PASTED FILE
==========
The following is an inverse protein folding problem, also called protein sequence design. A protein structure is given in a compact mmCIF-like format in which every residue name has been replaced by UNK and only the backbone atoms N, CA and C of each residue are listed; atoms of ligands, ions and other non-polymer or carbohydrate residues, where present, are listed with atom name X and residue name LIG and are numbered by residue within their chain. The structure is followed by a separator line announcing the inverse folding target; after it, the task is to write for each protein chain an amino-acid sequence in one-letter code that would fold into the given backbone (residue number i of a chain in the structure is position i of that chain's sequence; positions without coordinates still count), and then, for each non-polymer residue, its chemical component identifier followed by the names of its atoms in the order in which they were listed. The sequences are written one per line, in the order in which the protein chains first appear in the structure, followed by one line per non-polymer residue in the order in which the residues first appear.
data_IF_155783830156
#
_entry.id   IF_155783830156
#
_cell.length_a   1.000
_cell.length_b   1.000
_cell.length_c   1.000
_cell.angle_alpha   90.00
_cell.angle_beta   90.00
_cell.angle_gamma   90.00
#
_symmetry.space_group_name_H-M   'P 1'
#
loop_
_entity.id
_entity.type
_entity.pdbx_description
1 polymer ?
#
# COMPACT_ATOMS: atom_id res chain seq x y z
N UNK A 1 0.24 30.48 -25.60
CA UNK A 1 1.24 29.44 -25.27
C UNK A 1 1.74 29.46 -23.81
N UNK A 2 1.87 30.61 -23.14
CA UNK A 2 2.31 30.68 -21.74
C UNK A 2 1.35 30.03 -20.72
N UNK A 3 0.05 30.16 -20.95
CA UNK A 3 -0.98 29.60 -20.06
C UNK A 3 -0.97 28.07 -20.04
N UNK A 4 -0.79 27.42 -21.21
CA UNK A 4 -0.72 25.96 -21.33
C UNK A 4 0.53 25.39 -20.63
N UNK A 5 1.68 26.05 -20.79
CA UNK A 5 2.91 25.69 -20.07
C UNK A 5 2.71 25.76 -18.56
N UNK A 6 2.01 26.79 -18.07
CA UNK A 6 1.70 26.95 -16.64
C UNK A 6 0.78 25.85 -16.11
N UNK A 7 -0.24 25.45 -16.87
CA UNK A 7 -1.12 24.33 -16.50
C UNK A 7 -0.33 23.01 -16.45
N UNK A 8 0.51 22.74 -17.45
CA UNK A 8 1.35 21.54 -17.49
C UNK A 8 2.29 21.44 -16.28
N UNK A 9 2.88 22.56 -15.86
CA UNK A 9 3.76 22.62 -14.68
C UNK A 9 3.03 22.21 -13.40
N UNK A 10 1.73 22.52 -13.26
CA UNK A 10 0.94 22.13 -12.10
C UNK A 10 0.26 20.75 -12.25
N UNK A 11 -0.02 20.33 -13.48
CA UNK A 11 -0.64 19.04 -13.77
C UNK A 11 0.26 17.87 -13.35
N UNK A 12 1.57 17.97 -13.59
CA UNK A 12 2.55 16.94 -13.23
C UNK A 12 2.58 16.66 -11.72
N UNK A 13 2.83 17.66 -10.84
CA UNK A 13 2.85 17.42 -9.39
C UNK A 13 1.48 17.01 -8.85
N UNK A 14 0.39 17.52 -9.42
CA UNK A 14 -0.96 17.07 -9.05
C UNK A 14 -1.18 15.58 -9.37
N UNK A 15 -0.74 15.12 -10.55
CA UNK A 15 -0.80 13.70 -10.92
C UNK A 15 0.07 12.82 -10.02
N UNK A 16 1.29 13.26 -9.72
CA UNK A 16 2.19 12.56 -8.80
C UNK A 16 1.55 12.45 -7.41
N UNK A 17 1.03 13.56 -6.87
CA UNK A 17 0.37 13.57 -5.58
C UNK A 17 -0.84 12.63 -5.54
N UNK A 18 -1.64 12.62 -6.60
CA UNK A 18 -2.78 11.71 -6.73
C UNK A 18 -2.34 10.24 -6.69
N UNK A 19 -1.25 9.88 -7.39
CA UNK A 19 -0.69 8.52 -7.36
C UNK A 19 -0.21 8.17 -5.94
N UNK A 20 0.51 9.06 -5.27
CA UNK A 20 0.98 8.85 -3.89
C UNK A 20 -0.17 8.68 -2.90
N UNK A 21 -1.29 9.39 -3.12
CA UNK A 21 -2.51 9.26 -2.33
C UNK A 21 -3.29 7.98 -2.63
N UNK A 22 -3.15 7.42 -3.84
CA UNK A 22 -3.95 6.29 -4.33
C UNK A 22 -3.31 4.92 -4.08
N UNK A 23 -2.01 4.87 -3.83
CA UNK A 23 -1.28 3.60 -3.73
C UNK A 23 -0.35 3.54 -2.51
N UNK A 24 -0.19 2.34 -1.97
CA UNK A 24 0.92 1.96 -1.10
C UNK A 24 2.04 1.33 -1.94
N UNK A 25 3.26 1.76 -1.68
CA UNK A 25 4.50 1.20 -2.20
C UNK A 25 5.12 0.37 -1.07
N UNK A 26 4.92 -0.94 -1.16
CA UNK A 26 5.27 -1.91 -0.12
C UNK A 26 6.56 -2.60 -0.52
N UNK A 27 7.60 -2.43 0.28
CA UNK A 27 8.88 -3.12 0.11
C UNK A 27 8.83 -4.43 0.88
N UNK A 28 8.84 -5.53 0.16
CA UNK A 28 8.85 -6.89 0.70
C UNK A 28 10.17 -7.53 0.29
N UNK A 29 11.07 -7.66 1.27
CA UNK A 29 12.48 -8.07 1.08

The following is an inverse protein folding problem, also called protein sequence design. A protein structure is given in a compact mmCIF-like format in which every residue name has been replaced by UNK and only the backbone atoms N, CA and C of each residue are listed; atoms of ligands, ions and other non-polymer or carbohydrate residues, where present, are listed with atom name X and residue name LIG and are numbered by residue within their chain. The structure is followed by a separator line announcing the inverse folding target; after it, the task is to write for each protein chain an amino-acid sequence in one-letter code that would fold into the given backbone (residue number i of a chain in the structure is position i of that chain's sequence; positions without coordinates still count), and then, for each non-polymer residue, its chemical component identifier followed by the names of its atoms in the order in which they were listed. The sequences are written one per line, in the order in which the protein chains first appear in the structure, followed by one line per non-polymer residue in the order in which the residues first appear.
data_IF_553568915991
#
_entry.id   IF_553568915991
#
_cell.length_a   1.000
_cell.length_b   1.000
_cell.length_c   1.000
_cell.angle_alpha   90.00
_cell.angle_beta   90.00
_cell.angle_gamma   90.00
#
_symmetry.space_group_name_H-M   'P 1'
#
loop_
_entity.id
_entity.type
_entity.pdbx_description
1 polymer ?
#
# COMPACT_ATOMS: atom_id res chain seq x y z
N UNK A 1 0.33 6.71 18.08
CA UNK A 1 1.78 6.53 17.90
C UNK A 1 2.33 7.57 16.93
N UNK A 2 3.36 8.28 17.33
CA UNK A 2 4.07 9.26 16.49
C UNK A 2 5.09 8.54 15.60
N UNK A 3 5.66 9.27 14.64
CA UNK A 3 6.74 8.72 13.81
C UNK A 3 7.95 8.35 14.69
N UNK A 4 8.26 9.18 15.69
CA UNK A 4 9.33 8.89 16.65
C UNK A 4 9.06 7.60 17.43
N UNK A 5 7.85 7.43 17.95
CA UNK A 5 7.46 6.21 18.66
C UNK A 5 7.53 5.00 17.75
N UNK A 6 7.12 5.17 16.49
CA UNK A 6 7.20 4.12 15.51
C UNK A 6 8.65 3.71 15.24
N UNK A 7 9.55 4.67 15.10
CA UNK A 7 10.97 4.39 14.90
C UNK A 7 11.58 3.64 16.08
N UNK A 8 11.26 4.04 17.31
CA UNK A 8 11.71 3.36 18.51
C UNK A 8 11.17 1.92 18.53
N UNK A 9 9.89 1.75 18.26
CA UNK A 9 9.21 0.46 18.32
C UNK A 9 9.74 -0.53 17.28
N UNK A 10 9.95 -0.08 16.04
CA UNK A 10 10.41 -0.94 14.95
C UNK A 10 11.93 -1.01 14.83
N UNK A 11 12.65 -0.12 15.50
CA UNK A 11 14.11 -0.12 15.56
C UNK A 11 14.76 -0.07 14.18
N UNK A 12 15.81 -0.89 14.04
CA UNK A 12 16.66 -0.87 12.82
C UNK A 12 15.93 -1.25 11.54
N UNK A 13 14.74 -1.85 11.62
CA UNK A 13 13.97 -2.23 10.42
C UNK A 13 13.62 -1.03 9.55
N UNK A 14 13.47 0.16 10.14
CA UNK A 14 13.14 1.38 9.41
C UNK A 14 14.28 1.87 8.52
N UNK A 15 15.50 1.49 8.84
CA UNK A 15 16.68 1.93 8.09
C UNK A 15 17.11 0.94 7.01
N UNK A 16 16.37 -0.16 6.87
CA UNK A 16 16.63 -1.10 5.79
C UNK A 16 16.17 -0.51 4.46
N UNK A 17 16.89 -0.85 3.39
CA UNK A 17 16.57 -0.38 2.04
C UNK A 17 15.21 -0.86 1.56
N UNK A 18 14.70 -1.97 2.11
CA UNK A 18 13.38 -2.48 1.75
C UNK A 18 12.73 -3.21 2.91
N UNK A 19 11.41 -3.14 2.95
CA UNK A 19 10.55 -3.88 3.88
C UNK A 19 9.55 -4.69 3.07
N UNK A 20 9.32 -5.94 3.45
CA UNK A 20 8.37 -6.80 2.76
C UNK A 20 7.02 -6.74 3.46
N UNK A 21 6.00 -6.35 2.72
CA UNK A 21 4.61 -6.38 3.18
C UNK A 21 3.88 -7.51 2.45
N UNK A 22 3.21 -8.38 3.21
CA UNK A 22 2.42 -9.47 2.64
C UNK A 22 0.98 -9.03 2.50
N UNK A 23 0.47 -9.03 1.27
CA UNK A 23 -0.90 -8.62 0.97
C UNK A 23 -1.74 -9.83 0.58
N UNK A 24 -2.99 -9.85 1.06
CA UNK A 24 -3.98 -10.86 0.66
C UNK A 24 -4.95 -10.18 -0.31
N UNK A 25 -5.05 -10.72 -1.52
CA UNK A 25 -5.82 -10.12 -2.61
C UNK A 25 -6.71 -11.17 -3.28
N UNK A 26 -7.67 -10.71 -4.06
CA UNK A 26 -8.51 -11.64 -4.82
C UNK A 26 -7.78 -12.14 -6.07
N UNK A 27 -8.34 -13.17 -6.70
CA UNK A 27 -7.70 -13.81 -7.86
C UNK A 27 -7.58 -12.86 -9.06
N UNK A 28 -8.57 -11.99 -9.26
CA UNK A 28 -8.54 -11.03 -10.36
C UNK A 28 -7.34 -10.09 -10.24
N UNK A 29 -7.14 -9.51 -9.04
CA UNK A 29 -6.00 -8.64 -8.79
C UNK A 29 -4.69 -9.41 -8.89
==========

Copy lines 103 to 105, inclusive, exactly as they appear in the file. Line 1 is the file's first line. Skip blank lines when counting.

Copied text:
N UNK A 28 8.84 -5.53 0.16
CA UNK A 28 8.85 -6.89 0.70
C UNK A 28 10.17 -7.53 0.29